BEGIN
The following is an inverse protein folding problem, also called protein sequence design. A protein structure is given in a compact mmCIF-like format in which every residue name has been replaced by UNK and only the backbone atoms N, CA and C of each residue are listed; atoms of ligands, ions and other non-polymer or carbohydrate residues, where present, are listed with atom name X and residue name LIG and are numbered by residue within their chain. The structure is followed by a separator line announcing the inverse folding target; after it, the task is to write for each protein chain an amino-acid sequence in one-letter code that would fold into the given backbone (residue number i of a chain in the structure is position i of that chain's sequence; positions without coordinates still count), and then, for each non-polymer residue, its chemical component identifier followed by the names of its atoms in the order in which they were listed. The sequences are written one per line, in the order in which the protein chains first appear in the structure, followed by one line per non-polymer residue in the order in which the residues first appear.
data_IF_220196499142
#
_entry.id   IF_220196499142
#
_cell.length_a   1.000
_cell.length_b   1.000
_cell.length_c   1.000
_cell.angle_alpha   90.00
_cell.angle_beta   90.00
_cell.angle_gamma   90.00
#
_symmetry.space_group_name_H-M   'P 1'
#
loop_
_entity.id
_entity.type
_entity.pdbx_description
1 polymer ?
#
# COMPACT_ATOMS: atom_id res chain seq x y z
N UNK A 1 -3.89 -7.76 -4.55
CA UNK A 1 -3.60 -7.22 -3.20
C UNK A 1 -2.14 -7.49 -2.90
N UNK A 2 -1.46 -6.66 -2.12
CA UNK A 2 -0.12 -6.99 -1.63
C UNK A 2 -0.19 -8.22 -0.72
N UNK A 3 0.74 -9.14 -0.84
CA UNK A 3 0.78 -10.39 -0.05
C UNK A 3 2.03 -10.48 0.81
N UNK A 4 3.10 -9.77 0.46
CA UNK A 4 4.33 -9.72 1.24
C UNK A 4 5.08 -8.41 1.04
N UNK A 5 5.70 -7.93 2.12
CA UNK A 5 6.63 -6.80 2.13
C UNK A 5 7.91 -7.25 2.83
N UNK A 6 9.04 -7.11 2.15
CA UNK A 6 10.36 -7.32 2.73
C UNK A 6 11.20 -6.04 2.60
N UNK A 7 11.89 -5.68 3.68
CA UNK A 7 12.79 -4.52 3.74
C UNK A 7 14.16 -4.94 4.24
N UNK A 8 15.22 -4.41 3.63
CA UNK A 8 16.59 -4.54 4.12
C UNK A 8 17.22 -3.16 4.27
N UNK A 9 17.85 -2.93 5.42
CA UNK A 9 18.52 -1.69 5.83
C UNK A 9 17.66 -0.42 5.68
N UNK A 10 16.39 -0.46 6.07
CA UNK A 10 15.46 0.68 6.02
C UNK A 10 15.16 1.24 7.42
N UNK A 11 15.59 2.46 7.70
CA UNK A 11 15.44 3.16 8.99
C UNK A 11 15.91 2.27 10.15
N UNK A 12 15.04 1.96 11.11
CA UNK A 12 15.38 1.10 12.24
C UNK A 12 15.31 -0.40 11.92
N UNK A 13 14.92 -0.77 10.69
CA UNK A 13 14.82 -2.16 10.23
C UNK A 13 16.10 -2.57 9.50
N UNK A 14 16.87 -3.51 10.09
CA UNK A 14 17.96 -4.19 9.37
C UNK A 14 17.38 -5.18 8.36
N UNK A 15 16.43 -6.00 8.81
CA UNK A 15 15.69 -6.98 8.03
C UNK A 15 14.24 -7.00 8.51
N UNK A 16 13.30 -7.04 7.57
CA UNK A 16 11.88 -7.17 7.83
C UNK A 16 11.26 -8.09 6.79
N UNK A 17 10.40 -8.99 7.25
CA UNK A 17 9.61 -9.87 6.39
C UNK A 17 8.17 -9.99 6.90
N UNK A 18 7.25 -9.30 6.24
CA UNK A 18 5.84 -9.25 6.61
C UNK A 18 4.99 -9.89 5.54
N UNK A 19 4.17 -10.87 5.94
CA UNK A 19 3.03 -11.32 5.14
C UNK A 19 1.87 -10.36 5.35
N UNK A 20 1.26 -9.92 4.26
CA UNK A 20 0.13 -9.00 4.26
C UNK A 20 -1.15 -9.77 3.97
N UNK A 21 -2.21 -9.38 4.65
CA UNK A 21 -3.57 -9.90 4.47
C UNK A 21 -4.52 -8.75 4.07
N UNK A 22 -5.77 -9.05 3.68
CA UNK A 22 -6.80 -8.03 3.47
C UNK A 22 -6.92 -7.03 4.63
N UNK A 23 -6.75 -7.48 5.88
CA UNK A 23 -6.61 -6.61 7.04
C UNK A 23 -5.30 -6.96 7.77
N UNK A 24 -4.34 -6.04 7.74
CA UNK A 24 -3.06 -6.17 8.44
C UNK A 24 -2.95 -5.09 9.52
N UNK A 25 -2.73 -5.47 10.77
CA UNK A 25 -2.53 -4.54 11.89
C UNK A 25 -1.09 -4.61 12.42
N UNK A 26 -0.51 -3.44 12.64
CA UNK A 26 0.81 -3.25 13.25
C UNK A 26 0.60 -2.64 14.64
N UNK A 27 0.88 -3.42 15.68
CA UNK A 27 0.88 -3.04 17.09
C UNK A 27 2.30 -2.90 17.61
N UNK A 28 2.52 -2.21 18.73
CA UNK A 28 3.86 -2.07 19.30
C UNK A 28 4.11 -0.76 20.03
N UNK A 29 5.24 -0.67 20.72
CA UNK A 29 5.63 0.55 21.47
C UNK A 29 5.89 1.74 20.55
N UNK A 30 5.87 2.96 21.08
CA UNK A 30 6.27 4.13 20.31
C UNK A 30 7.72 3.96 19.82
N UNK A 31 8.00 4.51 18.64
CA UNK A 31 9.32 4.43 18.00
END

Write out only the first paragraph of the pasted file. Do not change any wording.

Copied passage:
The following is an inverse protein folding problem, also called protein sequence design. A protein structure is given in a compact mmCIF-like format in which every residue name has been replaced by UNK and only the backbone atoms N, CA and C of each residue are listed; atoms of ligands, ions and other non-polymer or carbohydrate residues, where present, are listed with atom name X and residue name LIG and are numbered by residue within their chain. The structure is followed by a separator line announcing the inverse folding target; after it, the task is to write for each protein chain an amino-acid sequence in one-letter code that would fold into the given backbone (residue number i of a chain in the structure is position i of that chain's sequence; positions without coordinates still count), and then, for each non-polymer residue, its chemical component identifier followed by the names of its atoms in the order in which they were listed. The sequences are written one per line, in the order in which the protein chains first appear in the structure, followed by one line per non-polymer residue in the order in which the residues first appear.